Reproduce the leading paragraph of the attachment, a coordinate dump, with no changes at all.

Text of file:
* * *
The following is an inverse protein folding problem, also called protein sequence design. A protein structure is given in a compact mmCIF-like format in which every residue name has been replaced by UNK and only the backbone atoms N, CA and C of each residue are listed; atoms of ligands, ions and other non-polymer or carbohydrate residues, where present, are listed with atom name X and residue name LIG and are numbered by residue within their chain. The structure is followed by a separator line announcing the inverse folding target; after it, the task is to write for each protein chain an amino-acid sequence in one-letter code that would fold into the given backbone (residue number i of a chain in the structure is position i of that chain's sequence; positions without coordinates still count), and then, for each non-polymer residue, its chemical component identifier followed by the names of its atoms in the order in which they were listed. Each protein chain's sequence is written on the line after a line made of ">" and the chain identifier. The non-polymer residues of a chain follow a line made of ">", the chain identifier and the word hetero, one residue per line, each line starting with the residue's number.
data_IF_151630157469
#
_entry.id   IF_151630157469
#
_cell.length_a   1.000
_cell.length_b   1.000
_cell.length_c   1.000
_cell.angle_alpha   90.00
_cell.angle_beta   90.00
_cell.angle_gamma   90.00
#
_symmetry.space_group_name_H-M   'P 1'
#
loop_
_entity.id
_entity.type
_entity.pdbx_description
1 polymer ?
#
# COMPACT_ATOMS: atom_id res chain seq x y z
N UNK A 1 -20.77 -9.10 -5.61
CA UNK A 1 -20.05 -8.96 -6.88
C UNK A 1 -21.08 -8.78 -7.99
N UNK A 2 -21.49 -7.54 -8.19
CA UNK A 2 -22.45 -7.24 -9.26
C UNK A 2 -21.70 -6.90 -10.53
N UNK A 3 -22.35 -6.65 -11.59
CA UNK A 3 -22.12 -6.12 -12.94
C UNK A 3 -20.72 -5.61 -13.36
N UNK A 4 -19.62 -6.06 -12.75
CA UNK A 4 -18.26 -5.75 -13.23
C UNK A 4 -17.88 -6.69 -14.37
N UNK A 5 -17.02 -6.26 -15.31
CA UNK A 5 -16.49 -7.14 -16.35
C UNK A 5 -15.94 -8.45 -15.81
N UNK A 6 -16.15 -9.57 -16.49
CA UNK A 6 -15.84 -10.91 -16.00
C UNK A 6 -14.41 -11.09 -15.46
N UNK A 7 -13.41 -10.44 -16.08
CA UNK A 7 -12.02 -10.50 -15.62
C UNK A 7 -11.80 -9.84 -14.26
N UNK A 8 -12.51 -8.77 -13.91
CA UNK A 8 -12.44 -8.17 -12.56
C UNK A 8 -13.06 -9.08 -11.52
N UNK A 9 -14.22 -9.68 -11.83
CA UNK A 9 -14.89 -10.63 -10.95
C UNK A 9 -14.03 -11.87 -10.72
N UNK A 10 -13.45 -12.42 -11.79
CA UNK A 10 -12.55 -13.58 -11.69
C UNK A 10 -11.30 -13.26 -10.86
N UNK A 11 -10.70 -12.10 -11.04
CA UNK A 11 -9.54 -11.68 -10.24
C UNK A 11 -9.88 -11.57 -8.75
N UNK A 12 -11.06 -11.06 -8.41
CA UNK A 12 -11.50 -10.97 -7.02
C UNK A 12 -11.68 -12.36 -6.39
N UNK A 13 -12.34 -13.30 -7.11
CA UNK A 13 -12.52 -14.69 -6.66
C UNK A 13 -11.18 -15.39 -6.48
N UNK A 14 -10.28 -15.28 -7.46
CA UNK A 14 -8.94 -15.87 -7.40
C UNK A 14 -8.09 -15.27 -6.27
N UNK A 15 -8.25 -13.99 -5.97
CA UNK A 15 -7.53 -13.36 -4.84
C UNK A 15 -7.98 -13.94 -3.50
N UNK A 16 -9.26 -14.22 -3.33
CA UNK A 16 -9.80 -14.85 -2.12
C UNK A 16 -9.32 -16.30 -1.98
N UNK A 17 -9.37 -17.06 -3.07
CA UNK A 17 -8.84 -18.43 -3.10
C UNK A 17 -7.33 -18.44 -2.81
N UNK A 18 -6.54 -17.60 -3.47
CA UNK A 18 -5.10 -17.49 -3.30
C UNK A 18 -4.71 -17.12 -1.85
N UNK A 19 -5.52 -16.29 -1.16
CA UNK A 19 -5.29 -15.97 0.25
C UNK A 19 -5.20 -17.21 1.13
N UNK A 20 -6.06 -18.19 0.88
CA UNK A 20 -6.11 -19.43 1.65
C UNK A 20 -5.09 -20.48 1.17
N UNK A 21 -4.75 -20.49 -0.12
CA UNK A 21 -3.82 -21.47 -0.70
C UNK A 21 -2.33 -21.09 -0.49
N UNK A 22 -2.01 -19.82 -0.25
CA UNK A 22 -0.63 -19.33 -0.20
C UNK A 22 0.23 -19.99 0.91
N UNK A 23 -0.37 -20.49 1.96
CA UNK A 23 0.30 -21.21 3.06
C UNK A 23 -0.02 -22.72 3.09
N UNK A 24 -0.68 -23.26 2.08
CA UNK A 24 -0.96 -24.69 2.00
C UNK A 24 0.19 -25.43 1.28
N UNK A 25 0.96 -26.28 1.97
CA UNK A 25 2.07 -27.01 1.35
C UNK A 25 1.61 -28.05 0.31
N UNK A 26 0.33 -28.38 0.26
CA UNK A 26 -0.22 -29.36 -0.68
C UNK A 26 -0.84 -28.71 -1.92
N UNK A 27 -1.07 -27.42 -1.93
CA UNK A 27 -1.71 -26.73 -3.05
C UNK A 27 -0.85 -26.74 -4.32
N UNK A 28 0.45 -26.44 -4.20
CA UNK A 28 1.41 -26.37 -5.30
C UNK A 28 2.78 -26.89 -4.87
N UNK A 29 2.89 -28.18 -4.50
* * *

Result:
The following is an inverse protein folding problem, also called protein sequence design. A protein structure is given in a compact mmCIF-like format in which every residue name has been replaced by UNK and only the backbone atoms N, CA and C of each residue are listed; atoms of ligands, ions and other non-polymer or carbohydrate residues, where present, are listed with atom name X and residue name LIG and are numbered by residue within their chain. The structure is followed by a separator line announcing the inverse folding target; after it, the task is to write for each protein chain an amino-acid sequence in one-letter code that would fold into the given backbone (residue number i of a chain in the structure is position i of that chain's sequence; positions without coordinates still count), and then, for each non-polymer residue, its chemical component identifier followed by the names of its atoms in the order in which they were listed. Each protein chain's sequence is written on the line after a line made of ">" and the chain identifier. The non-polymer residues of a chain follow a line made of ">", the chain identifier and the word hetero, one residue per line, each line starting with the residue's number.